First, there are no laws to creativity. There’s no law that says whether a person can do one thing or not. I’ll give you examples of executives that make music – Jay-Z. Jay-z is an executive. If he wasn’t behind the scenes before, he is now. He will still release music whenever he wants to. 

There are a couple of guys that were in the music business and still made music, but that’s not even the point. First, there are no laws. There are literally no rules. And I enjoy spaces where there are no rules.

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Secondly, before I dropped this song, I had been an artist all my life for the longest time. And the people that know me as an artist, they don’t even want to know me as anything else. Dropping this song as an A&R, some people don’t even know what an A&R is. They’re just happy like, Omo, Ten don finally drop something because it’s always been ‘When are you going to release new music?’

And I’m pushing this song like it is my song. I’ve had to put a statement out that this is an A&R project but people still refuse to see it that way. And that is because I have always been an artist. Even the people close to me at Chocolate City were asking me about it because they actually thought my voice was on it because they are aware that I am an artist. 

At the end of the day, I create. I am a producer, I am a writer. It’s just a given that I will put out music even if I don’t want to put it out as an artist, I will put out music one way or the other. 

And the whole idea of A&Rs putting out records is a global phenomenon. I will not carry last. DJ Khalid is releasing A&R projects, Basket Mouth likewise. So who am I not to?

Image from ‘Dealer’ music video

How are you, as an A&R, positioned towards being a major driver to the changes that are happening in the African music industry right now?

Above all else, I believe in teamwork. I believe in collaboration a lot. I’m aware that in the music industry or jobs generally, it’s a thing that you move to help yourself, to help your CV grow in general. So the general idea is that it’s good to change jobs. 

Well, I’ve been at Chocolate City now for almost five years.

M.I said a thing some time ago that I really am in tune with. He said ‘Why are you going to build elsewhere when it’s so hard to build? It’s so hard to build. Whatever you think that is tough where you are? You are going to face it elsewhere.’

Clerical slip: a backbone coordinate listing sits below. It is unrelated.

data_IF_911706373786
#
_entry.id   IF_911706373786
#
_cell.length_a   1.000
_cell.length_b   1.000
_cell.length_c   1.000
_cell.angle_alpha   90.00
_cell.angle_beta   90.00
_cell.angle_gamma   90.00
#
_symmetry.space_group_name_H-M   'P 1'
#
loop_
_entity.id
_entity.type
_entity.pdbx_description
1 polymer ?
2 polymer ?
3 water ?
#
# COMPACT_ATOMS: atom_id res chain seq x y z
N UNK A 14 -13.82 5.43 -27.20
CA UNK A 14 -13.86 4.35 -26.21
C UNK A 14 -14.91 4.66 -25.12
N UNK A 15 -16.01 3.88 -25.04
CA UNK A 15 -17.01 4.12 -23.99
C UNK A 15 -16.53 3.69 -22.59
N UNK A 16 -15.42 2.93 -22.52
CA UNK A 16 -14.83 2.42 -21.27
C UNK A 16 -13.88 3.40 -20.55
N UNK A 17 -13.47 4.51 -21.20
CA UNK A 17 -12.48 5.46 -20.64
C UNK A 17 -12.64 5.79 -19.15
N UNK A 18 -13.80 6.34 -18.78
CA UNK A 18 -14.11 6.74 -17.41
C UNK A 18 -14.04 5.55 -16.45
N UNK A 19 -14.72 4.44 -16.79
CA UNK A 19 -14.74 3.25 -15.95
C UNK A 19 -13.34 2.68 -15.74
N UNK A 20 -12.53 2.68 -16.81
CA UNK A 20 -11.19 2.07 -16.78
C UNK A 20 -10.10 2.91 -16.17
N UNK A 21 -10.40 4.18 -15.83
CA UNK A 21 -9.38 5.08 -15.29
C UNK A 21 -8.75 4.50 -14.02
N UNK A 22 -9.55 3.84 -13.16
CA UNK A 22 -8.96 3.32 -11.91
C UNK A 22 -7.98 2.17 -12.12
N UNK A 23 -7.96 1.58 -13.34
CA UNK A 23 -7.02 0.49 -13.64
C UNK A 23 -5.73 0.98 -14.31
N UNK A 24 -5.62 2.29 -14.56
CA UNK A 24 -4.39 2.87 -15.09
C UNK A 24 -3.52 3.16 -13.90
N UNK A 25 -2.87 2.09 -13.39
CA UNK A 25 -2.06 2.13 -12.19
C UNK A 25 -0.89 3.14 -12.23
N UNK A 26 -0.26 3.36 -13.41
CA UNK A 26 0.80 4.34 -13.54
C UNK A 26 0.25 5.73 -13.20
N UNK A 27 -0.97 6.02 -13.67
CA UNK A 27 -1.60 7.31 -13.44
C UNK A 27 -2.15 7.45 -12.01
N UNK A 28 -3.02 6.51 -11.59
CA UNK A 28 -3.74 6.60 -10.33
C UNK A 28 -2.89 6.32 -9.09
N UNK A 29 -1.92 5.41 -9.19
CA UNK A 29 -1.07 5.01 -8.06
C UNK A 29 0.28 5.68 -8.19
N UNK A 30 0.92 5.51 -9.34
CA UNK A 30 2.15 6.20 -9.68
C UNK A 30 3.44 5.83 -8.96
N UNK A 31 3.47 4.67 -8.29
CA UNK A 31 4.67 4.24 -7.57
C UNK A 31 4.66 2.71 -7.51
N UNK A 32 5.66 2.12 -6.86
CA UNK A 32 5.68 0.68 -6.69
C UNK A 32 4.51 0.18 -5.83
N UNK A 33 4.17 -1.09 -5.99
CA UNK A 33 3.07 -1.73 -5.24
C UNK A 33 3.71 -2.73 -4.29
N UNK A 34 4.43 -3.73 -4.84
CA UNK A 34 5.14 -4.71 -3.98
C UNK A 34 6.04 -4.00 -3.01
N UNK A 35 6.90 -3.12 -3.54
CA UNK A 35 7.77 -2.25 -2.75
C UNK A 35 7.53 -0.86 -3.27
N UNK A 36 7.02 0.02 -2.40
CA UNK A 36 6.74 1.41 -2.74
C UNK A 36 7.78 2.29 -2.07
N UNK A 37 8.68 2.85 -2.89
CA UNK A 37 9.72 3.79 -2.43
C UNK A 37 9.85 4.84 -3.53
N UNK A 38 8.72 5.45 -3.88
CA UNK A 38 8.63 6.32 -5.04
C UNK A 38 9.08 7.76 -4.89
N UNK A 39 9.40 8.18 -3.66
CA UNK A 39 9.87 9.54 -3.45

Building anything is a lot of work. There are times when nothing happens. Nothing just happens. But then you have to keep moving. What do you want to make sure of in times like these? You want to make sure that you’re with like minded people that you already know. You understand their weakness and their strengths and you know how to work around it, and you have a goal. 

For me personally, Afrobeats is growing at a fast pace now, and I’ll say that I am already well positioned for its changes. I mean, I was in the company when CKay went crazy with Love Nwantiti and it’s still within the A&R department that someone took that upon himself. 

Also, working with Blaq and signing these new amazing artists, nobody is thinking local. I mean, of course we want to survive and the talent is really made in Lagos, but the goal is the world. We want people to really want your music to hit the wall. That’s what we’re doing every day, grinding.

That’s the whole idea of me being on a checklist, staying back and deciding to go with the people that I know, the people I know that also have similar goals in mind. 

So for me, it’s really about loyalty and teamwork. 

What, in life, matters to you the most and why? 

Right now, two things matter the most to me – my time and energy. I’m very particular about those. I don’t spend one minute where business is done.

Every time you see me, there just has to be a reason. There’s no flexing. I mean, we can flex, but that also has to be planned. 

And my energy, I’m very much more self-aware than I was before. So I understand my energy. I understand what I want in a space. So I kind of protect it. And I’m specific as to who I give energy to. Do you deserve it? What are you bringing? What are we exchanging? So I’m very particular about my time and I think that’s it.